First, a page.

Though Bill went to college--Wittenberg in Ohio, and Goddard (one of the most progressive schools in the country) in Vermont--he never had the bent of mind to train for a job. For a while he studied photography in Rochester, New York, but he did so because he enjoyed it rather than with the hope of becoming a professional. Except for his college stints, Bill lived exclusively at home in Cleveland until the family helped him buy the land in Vermont.
He never really had a permanent job. He worked occasionally as a dresser at the Hanna Theater in Cleveland, but he didn't take it seriously. He helped dress such notables as Yul Brynner and Leonard Nimoy, but he complained that he had to sit backstage waiting for the acts to end. Still, Bill never worried about money; he felt somehow that it would always come to him when he needed it. He would help out a friend, who in turn would help him out.
As for religion, Bill favored Buddhism (though our family was brought up Unitarian), and he saw his whole life as a religious experience. He definitely believed in a Supreme Being and an afterlife. He practiced Transcendental Meditation (T.M.) and also felt that weaving was a form of meditation. He believed in "pyramid power," and soon our home was cluttered with pyramids. He made a large pyramid that he kept in the attic, where he would meditate surrounded by it. He slept on the floor (by choice) in a sleeping bag among his books and pyramids. He knew how to chart biorhythms and could tell you which days were going to be your best or your worst in any given month. He placed ads in obscure periodicals publicizing these talents, and in this way made a modest income.
My brother also had a profound interest in Stonehenge, the Arthurian Knights of the Round Table, and ley lines. The ley lines I only partially understood, but I'll try to explain them here: Around the time of Stonehenge, people found their way over long distances by plotting lines between prominent objects such as rocks, trees, and other landmarks. Britain's great monuments were built along ley lines--all the cathedrals fall on ley lines. Bill believed that ancient peoples had the intuitive ability to sense them and that he could detect them today using a dowsing rod. Finding water was only one use for dowsing; you could dowse a map to locate items or identify the best place to raise a building, or decide how to position a bed in the healthiest way.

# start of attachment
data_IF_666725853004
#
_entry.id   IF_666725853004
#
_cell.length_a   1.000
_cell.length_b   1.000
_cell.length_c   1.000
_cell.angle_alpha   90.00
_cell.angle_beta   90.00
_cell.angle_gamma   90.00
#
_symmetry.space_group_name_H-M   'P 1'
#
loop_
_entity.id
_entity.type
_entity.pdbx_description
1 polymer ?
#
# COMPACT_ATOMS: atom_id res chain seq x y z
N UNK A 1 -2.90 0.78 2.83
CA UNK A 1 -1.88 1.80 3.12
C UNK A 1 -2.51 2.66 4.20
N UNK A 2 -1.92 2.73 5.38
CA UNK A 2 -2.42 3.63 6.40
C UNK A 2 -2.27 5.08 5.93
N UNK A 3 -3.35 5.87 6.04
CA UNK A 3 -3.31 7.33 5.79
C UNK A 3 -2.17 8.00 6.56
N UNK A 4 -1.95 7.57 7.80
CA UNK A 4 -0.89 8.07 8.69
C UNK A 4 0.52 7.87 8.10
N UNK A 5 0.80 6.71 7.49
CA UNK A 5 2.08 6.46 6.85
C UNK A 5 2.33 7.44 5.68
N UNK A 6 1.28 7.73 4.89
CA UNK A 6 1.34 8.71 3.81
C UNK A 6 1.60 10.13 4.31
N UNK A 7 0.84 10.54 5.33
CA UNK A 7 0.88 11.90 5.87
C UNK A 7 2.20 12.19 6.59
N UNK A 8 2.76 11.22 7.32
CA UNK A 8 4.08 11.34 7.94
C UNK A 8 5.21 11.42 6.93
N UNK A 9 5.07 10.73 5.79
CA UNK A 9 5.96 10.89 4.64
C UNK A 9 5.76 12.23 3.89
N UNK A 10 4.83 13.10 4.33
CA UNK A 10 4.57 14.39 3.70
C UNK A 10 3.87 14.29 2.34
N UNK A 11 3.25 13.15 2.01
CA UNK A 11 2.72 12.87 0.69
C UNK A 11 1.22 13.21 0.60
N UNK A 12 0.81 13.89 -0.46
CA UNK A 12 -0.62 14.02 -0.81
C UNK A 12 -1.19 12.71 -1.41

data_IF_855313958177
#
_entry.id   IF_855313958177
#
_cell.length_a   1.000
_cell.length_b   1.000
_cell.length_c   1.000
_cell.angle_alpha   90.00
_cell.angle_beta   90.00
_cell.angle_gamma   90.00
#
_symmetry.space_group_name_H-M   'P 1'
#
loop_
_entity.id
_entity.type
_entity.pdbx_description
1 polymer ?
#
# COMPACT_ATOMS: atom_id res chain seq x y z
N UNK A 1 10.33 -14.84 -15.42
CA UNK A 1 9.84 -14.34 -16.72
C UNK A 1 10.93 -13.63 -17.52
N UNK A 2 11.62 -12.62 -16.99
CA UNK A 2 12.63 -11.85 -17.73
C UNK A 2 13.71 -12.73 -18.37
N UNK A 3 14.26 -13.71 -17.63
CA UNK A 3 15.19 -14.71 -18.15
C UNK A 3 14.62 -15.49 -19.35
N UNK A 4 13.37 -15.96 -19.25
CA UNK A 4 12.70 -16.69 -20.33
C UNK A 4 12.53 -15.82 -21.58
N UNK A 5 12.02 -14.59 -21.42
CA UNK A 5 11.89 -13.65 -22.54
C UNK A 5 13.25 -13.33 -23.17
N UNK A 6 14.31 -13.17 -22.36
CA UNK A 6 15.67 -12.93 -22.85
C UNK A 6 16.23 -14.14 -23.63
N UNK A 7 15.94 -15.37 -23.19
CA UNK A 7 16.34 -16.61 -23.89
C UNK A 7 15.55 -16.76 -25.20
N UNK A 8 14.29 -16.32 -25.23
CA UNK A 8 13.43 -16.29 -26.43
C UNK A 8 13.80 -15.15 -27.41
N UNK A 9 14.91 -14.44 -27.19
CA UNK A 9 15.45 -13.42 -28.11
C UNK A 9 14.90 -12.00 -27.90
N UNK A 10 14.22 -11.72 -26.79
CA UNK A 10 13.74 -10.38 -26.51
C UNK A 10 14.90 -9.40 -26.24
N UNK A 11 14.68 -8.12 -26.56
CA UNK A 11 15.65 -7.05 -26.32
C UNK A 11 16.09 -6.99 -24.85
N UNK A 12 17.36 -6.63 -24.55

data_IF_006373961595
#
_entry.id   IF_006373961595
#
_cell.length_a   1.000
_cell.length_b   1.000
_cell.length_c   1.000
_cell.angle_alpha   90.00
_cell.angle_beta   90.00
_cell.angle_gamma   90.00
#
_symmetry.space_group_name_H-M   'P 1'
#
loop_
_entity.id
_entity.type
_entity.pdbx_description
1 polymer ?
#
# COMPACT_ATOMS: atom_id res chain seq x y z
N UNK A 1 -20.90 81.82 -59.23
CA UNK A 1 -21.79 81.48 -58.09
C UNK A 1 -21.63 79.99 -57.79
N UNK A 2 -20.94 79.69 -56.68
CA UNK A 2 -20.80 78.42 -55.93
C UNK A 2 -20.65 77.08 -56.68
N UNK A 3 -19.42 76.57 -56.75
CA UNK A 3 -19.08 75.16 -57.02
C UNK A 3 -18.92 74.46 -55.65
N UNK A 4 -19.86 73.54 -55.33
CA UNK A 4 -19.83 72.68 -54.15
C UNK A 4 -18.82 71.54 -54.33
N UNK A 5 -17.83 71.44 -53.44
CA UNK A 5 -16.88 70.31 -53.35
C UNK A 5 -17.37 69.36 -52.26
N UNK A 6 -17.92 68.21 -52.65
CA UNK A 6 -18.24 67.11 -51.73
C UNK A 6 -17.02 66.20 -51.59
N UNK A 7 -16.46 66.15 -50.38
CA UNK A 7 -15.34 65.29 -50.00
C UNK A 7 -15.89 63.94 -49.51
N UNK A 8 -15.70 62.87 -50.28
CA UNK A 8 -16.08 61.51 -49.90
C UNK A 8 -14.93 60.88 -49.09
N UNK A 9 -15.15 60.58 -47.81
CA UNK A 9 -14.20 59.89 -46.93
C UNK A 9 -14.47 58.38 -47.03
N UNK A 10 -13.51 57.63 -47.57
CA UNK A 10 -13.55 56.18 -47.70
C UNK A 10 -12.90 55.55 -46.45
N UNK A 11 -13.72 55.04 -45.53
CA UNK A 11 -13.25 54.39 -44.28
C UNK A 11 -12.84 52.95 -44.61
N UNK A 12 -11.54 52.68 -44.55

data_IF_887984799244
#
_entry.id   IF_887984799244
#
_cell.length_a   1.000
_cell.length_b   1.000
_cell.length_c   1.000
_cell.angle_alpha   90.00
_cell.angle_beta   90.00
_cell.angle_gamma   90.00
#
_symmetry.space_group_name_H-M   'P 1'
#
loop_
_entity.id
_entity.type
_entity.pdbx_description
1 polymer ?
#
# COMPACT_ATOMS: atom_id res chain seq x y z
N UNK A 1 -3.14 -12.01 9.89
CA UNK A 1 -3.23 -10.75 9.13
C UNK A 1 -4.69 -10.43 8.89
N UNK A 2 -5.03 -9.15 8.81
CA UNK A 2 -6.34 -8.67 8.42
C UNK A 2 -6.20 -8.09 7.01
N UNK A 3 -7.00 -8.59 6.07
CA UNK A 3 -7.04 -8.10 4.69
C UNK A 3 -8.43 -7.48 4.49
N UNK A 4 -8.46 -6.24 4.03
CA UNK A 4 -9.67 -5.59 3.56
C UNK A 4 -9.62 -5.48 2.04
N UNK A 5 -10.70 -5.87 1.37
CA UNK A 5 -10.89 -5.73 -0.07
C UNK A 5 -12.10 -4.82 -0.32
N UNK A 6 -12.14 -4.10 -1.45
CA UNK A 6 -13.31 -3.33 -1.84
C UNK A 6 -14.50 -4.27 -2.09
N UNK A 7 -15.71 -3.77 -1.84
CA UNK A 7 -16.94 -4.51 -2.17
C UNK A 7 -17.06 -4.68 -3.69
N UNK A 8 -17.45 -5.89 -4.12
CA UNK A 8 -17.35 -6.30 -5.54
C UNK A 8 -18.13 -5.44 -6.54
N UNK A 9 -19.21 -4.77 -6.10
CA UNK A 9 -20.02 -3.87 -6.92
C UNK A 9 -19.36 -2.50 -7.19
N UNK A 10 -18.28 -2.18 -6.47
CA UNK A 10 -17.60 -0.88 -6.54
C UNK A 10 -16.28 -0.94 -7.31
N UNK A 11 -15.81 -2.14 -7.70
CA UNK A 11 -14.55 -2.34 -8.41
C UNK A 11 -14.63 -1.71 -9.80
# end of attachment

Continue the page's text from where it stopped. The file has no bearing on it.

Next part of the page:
After our father died, Bill lived with our mother until he moved to Vermont. There he spent two summers in tents (he returned home for the winter) while building a one-room cabin by hand--and I mean by hand: no electricity, no power saw; I don't think he even used nails.
In the fall of 1980, we got the report that he'd finished an 8-foot-by-8-foot cabin (he sent us pictures). Then, inexplicably, we didn't hear from him anymore. None of his friends knew of his whereabouts. He just vanished. For some time we kept in contact with the Vermont police and we checked places like the Edgar Cayce Institute and the Bread and Puppet Theater, whose members he'd befriended. No luck. He was simply gone.
Bill had quite an influence on me while he was here. He inspired an interest in things I never would have considered on my own: Buddhism, pyramids, weaving, dowsing--I even tried juggling (with no success).
In many ways, Bill lived like a modern-day Thoreau. He wasn't a hermit. People were always visiting him, and he had an active and alert mind. He was initially attracted to his land in Vermont because it contained Indian mounds, which he thought would bring him good luck. He also told us he'd spotted a brown bear. He would take a cold bath every day in the river that cut through his property. He by himself had constructed a bridge of wood and stone across the river. It was the only way you could reach his land from the road to see him.
As time passes, I sorely miss him. I love him dearly. I hope to see him again when I cross over that bridge to the "other side."
Dan Halas, a retired film editor, has lived in San Francisco for 36 years, 25 of which have been on Duncan Street in Noe Valley. He edited Fillmore: The Last Days, a 1972 documentary featuring concert footage from impresario Bill Graham's legendary rock venue the Fillmore West. Located on Market Street in the former Carousel Ballroom, the Fillmore closed on July 4, 1971. Halas' writing has appeared previously in this paper, as well as in Esquire magazine.